Actor Scott Leo “Taye” Diggs and illustrator Shane W. Evans said that parents and educators can use picture books to help young children come to terms with their racial backgrounds during an event at the Harvard Graduate School of Education on Thursday.
Diggs and Evans collaborated on the picture book “Chocolate Me!,” which was published last year. The book depicts the experience of a young black boy grappling with his physical differences from his white friends.
Diggs, a stage and screen performer known for roles in productions like “Rent” and “Chicago,” said that he was a victim of bullying as a black child living in a primarily white community. He said the plot of the book was inspired by the advice his mother gave him at the age of five—to embrace his appearance.
Diggs said his father only used the word “chocolate” to refer to black people. As a child, it was difficult for him to make sense of this terminology. “It would have been nice to have books to help me out,” he said.
Diggs and Evans said they have come to see that food terminology can be a positive means of explaining race to children.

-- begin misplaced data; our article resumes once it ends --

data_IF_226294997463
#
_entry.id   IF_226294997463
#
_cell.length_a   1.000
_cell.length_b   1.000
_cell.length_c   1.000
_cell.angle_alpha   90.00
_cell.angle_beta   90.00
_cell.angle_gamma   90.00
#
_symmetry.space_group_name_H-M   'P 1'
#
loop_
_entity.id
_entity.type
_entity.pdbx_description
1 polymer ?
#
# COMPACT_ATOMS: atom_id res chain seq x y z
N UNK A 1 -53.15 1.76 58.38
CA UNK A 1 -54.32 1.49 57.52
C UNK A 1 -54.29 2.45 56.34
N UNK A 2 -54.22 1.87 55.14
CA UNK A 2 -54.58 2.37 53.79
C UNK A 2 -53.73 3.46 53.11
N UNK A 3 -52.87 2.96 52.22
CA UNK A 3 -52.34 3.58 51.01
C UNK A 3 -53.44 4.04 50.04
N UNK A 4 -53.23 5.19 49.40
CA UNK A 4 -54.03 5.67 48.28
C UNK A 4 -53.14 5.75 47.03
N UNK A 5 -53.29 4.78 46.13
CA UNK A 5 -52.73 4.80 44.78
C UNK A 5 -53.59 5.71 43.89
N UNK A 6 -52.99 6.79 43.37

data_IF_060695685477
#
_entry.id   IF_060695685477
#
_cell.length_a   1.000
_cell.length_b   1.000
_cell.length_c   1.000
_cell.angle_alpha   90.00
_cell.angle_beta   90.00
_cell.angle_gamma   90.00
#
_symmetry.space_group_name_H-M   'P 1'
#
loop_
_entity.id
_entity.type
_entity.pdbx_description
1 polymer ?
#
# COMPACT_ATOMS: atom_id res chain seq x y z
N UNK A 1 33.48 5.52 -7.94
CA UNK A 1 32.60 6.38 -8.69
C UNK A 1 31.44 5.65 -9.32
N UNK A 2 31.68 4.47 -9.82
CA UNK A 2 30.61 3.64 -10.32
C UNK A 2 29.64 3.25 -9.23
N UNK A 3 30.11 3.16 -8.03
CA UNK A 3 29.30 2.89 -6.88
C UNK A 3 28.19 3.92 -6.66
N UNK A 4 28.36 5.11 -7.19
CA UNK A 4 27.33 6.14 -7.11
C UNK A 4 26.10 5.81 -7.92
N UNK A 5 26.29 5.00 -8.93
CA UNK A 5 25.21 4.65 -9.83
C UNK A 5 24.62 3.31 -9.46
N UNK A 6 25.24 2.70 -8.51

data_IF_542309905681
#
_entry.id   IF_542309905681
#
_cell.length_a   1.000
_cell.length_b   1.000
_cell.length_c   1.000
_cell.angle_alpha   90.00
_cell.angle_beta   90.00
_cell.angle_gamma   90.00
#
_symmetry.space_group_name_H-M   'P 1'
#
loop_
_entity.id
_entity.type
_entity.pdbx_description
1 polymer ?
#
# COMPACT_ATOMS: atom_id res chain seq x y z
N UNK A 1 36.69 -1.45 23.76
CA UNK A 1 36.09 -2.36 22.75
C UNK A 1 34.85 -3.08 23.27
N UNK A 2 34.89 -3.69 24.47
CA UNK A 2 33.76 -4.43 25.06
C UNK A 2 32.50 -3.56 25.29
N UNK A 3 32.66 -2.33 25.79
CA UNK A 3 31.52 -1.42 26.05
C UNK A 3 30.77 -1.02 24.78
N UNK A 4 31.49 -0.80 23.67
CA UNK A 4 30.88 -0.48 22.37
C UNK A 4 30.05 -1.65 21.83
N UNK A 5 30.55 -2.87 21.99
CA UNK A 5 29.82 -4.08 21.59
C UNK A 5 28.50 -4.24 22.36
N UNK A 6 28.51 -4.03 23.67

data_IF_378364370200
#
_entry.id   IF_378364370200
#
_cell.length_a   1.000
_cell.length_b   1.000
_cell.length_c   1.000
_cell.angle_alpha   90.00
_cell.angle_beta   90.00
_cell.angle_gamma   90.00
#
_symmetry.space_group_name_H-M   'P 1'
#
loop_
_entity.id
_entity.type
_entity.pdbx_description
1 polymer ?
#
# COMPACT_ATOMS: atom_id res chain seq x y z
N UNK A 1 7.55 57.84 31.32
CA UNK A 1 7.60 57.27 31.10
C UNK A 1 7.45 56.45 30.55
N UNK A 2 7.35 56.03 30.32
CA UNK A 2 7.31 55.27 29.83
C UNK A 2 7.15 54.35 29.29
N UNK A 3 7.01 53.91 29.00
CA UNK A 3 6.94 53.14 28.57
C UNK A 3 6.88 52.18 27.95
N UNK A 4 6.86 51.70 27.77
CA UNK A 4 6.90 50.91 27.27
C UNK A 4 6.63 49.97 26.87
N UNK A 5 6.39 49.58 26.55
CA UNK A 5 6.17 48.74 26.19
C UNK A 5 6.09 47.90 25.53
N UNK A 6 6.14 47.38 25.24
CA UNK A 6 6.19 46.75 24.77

“Chocolate is sweet and yummy and delicious,” Diggs said.
Evans said the process of publishing this book has led him to embrace this view of skin color. “I refer to people as flavors now actually because of this book,” Evans said.
Evans asked moderator Pamela Mason, a lecturer at the Ed School, what flavor she was. Mason responded, “I am mocha spice.”
Diggs and Evans said that they are unfazed by criticism they have received for simplifying race to ice cream flavors.
“One thing you can count on is the motherfuckers trying to bring you down,” Diggs said.
Diggs and Evans have been friends since their sophomore year of high school, when they met at the School of the Arts in Rochester, New York.
Diggs said that the text of the book was a poem that he originally composed while studying at Syracuse University, where Evans also attended.
The two said they hope to work on more books together. Diggs said that he would like to collaborate with Evans on a book that focuses on biracial children. Both have children from biracial marriages.
Those in attendance said they were excited that the book allowed children to enter into the discussion of race.
Adero-Zaire R. Green attended the event with her preschool-aged daughter Summer.
“Today’s lecture really solidified a lot of the questions I have as a parent,” she said.
Green said she considered the book an effective tool for discussing race. “It opened up a lot of doors,” she said.
Dorice Moise, a graduate of the Ed School, said she was excited to see a black child as the protagonist of a children’s book.
“Just walking into a library, how many books are you going to see with a black child on the cover?” Moise said. “I’m gonna read it to my child.”
—Staff writer Elizabeth S. Auritt can be reached at email@example.com.